We were joined in this edition of iMiXWHATiLiKE! by a roundtable of panelists for a discussion of the politics of multiracialism and identity. Our guests included: Dr. Ralina Joseph, associate professor in UW’s Department of Communication and adjunct associate professor in the Departments of American Ethnic Studies and Gender, Women, and Sexuality Studies, Her first book, Transcending Blackness: From the New Millennium Mulatta to the Exceptional Multiracial (Duke University Press, 2012), critiques anti-Black racism in mixed-race African American representations in the decade leading up to Obama’s 2008 election; Dr. Darwin Fishman, Adjunct Professor at San Diego City College; and Ms. Lisa Fager, Professional agitator, Free Mind. Co-founder Industry Ears. Social market-er. HIV/AIDS Advocate. Indy Voter. Hip Hop. Black. White. Spook Who Sat By the Door. We talked about the film Dear White People and more generally about the history of multiracial identities and the politics of popular culture representation of those identities, and bunch more!

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Race in Contemporary Brazil: From Indifference to Inequality

Posted in Anthologies, Anthropology, Books, Brazil, Caribbean/Latin America, Census/Demographics, Law, Media Archive, Politics/Public Policy, Social Science, Women on 2015-01-26 02:08Z by Steven

Race in Contemporary Brazil: From Indifference to Inequality

Pennsylvania State University Press
304 pages
Dimensions: 6 x 9
1 illustration
Hardcover ISBN: 978-0-271-01905-5
Paperback ISBN: 978-0-271-01906-2

Edited by: Rebecca Reichmann

Brazil’s traditionally agrarian economy, based initially on slave labor and later on rural labor and tenancy arrangements, established inequalities that have not diminished even with industrial development and urban growth. While fertility and infant mortality rates have dropped significantly and life expectancy has increased during the past thirty years, the gaps in mortality between rich and poor have remained constant. And among the poor of different races, including the 45 percent of Brazil’s population identified as preto (“black”) or pardo (“brown”) in the official census, persistent inequalities cannot be explained by the shortcomings of national economic development or failure of the “modernization” process.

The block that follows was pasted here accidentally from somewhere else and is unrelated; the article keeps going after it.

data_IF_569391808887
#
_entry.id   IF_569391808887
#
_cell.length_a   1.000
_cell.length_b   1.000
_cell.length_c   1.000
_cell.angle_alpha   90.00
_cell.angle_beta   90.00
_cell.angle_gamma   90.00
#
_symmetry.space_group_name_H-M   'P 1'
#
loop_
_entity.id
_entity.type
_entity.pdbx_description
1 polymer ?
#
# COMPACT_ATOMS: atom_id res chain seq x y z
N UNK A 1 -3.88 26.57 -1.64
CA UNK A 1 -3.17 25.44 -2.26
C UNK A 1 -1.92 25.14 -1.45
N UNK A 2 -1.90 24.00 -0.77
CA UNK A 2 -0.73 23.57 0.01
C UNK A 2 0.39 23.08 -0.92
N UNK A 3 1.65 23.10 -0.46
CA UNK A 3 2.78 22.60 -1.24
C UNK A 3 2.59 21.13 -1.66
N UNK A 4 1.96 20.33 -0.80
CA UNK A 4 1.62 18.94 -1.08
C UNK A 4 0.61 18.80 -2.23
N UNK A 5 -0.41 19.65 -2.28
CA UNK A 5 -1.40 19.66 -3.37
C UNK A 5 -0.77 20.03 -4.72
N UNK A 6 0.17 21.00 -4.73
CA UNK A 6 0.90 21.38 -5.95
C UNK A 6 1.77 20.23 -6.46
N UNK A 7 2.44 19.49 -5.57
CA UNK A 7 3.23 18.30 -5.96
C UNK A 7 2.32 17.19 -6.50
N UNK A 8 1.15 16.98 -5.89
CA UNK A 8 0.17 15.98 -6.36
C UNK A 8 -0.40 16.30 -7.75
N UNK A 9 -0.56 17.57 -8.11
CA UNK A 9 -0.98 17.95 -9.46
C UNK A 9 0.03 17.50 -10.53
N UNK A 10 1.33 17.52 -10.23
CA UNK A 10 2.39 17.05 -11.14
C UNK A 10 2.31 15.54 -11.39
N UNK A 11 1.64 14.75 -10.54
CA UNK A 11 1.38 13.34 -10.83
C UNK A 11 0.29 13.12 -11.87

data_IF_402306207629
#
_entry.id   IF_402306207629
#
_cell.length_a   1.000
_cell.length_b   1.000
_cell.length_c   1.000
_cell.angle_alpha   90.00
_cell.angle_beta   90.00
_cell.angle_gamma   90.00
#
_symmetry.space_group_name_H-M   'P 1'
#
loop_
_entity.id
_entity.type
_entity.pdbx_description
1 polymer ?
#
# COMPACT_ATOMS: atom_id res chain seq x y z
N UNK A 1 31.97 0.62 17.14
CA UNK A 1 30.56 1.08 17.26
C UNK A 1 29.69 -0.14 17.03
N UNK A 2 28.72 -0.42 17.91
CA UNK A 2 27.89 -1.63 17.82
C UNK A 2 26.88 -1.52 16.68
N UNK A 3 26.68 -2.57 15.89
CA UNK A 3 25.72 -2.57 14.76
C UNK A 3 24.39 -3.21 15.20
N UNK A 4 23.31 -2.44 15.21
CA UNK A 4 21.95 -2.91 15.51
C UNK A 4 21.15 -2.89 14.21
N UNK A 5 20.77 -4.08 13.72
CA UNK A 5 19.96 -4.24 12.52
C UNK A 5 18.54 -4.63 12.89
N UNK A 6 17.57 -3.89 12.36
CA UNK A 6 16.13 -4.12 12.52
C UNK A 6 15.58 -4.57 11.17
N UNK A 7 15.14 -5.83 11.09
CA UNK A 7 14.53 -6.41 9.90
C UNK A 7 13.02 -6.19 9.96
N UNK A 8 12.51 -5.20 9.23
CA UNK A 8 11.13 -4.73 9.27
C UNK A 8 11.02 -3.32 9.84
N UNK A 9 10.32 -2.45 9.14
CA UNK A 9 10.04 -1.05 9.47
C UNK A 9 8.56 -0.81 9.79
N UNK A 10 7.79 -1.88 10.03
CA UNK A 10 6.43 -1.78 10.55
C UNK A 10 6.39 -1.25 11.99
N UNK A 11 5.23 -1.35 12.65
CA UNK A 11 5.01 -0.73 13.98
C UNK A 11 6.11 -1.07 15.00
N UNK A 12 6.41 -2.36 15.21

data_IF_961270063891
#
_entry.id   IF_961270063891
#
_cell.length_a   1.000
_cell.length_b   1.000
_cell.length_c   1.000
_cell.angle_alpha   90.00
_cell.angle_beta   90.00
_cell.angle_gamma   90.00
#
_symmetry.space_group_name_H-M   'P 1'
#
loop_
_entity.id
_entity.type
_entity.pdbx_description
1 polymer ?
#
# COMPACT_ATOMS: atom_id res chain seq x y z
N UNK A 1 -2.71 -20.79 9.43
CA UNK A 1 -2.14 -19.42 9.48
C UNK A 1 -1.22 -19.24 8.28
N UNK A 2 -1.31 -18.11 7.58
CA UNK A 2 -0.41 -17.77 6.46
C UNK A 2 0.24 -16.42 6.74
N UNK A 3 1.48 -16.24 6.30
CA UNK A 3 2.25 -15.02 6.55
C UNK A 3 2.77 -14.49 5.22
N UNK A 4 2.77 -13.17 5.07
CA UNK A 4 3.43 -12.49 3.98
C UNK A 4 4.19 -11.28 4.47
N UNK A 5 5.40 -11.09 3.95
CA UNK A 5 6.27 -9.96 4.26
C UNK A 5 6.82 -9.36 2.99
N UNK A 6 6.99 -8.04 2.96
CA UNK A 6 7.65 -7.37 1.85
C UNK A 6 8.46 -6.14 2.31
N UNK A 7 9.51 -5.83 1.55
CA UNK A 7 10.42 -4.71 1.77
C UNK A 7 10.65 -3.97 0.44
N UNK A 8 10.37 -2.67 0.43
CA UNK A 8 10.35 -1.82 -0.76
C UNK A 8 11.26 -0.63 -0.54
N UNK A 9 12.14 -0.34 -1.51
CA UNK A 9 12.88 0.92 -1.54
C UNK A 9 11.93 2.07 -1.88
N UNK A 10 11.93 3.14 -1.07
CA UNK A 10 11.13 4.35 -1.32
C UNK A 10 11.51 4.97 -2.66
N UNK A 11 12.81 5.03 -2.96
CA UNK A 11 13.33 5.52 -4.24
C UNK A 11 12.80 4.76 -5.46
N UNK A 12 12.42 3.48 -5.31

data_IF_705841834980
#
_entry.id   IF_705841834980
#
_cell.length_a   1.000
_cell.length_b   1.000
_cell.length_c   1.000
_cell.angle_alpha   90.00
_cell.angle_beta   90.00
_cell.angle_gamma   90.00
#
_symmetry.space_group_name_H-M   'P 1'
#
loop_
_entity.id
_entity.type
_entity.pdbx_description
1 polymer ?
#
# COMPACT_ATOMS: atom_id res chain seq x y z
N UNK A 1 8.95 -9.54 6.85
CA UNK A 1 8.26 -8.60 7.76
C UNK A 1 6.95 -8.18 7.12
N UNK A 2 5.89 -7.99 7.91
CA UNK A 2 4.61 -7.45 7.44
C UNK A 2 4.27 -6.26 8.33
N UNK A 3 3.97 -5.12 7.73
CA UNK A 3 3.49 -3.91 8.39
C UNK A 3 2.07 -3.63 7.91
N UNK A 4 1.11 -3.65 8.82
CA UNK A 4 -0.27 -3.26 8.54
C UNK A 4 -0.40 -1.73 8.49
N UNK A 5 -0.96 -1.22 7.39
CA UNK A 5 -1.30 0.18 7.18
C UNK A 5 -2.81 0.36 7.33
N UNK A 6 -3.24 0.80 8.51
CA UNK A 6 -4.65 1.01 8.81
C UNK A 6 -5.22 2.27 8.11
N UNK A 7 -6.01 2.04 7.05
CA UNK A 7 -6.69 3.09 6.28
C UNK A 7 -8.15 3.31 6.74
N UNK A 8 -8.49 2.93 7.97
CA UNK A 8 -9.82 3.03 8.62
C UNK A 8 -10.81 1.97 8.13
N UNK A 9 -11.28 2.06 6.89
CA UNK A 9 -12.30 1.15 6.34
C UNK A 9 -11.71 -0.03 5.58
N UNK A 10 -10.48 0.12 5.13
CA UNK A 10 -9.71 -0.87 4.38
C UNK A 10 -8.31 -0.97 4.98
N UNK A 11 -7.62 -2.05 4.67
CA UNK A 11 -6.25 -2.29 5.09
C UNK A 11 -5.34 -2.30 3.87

Reichmann assembles the most important work of Brazilians writing today on contemporary racial dynamics in policy-relevant areas: the construction of race and color classification systems, access to education, employment and health, racial inequalities in the judiciary and politics, and black women’s status and roles. Despite these glaring social inequalities, racial discrimination in Brazil is poorly understood, both within and outside Brazil.

The still-widespread notion of harmonious “racial democracy” in Brazil was first articulated by anthropologist Gilberto Freyre in the 1930s and was subsequently reinforced by the popular media, social observers, and scholars. By giving voice to Brazilians’ own interpretations of race, this volume represents an essential contribution to the increasingly international debates about the African diaspora and comparative constructions of race.